Whitlow's Barber Lounge is Detroit treasure, just like its 81-year-old owner

Vonzie Whitlow was born to be a barber. He started cutting hair when he was a teenager in Alabama.

And he's been cutting hair here at his shop, Whitlow's Barber Lounge on Wildemere in Detroit, for the past 56 years.

"I walked down here and got my hair cut at 18 and I've been coming here ever since," said Ralph Parker.

"I've been having Mr. Whitlow cut my hair for 58 years," said Stanley Pickard.

The 81-year-old Whitlow seen a lot of hairstyles come and go in that time, as well as his own hair. He was just a kid when he worked as an apprentice under barber Raymond Parks.

"'Young man - you don't get rich but you have a dollar in your pocket,'" Whitlow recalled. "Yeah, Raymond Parks told me that."

Raymond Parks - as in the husband of Civil Rights icon Rosa Parks. In fact, Rosa Parks gave him Raymond's clippers after he died and they still hang on Whitlow's wall.

If only these walls could talk.

"A barbershop is one place you can come to get a lot of advice," said Pickard.

"When they come in here, it's real, they tell the truth," Whitlow said. "They come in here with the truth."

"This is the county seat, this is a place where no matter what you are out there. In here you're (not) just a customer - it becomes a family," said Warren Crockett.

A family that's been together as long as these old chairs have been hosting clients.

If you're not from the neighborhood you may not know about Whitlow's Barber Lounge. And you may be surprised at just how far people will travel just to go there - and it's not just for a haircut.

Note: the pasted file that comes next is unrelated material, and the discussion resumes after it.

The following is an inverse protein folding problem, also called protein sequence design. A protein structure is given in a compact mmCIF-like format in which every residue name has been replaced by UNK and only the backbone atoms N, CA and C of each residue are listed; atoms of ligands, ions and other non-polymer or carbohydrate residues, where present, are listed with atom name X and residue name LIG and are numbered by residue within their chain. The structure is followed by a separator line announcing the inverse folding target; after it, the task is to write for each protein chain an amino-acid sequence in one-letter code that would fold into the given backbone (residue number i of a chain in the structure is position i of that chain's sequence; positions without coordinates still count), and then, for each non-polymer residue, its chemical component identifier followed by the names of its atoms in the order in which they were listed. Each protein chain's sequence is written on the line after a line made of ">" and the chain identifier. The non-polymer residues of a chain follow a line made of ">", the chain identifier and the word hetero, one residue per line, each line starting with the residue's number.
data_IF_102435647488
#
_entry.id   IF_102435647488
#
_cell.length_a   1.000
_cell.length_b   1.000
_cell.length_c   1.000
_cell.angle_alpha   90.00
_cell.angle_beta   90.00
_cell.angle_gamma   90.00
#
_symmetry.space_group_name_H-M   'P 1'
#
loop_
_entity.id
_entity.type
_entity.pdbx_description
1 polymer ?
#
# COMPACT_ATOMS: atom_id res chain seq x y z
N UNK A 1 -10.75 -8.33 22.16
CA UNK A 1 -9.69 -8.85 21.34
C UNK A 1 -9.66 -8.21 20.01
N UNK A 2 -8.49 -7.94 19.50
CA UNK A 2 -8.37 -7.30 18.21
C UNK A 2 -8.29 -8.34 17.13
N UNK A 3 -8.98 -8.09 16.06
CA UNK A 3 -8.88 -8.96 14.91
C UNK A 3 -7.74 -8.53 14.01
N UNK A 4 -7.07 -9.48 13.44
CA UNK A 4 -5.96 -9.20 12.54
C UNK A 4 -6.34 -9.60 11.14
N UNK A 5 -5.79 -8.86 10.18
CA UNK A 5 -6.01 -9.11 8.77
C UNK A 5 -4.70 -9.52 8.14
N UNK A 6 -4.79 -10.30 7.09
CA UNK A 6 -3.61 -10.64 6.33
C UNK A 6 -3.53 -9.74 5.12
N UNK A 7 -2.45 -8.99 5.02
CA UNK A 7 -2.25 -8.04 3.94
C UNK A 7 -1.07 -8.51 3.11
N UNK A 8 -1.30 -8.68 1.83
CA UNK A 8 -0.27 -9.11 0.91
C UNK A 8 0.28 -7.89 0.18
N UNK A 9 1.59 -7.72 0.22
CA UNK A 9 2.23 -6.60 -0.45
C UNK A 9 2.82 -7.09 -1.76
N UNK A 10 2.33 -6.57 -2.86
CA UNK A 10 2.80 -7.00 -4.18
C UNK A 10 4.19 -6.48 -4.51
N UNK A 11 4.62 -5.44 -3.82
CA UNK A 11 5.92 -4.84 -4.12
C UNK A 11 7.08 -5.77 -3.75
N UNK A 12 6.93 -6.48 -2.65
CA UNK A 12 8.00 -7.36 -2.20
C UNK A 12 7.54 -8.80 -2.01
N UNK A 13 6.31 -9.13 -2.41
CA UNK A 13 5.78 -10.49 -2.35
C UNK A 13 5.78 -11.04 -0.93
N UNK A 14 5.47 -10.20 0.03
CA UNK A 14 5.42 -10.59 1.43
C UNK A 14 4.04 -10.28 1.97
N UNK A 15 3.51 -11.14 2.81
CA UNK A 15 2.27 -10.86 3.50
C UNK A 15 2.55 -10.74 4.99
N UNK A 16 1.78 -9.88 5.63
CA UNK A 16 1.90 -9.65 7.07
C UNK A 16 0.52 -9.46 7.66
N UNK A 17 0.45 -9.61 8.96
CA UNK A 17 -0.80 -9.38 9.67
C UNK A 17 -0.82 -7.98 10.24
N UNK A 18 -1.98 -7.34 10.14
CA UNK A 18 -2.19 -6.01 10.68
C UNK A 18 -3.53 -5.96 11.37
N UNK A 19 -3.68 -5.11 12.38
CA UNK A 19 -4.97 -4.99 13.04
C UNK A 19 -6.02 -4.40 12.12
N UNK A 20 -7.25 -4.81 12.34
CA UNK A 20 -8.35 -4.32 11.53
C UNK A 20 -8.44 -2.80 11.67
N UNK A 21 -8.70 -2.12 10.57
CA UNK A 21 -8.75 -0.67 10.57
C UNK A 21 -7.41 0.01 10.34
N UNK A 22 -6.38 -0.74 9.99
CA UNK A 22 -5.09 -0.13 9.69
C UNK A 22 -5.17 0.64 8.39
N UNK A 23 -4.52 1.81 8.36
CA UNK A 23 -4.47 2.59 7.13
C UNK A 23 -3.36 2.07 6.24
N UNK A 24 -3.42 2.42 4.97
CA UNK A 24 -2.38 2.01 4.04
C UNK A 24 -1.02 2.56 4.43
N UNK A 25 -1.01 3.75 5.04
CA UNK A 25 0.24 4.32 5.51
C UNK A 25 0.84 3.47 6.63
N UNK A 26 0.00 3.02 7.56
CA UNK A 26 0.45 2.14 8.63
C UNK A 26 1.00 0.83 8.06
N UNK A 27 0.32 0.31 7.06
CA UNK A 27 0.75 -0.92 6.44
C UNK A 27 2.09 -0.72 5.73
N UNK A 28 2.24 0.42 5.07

"People fly in town just to get a haircut when they come in town they make this part of their stop as well," said Pickard.

"I live in New Boston but I come here because this is home, this is the county seat. This is my roots," Crockett said. "You can't beat what he does for the community. I mean to think about being in the same place at the same time - consistency - that is an important aspect of this whole thing."

And if there's one thing Mr. Whitlow is, it's consistent. He's been in this same spot for 56 years.

He also hosts a fun day and bike giveaway for kids during the summer. And on this day - all day - every year, serves the hungry and the homeless in the neighborhood.

"When people get together and collaborate there's usually less problems in the community. People love to see programs like this," Crockett said.

It really has helped curb crime. The barbershop used to get broken into pretty regularly.

"Twenty years ago they were coming in here like they had a key," said Frank Stoner. "They've become family that watches over us."

And Whitlow watches over them. At 81-years-old, this father and husband and lifelong barber knows that real value isn't in the price of a haircut but in our investment in each other.

"Don't waste your time - make everything count," he said. "Water doesn't run backward. From sun to sunset, make the time count."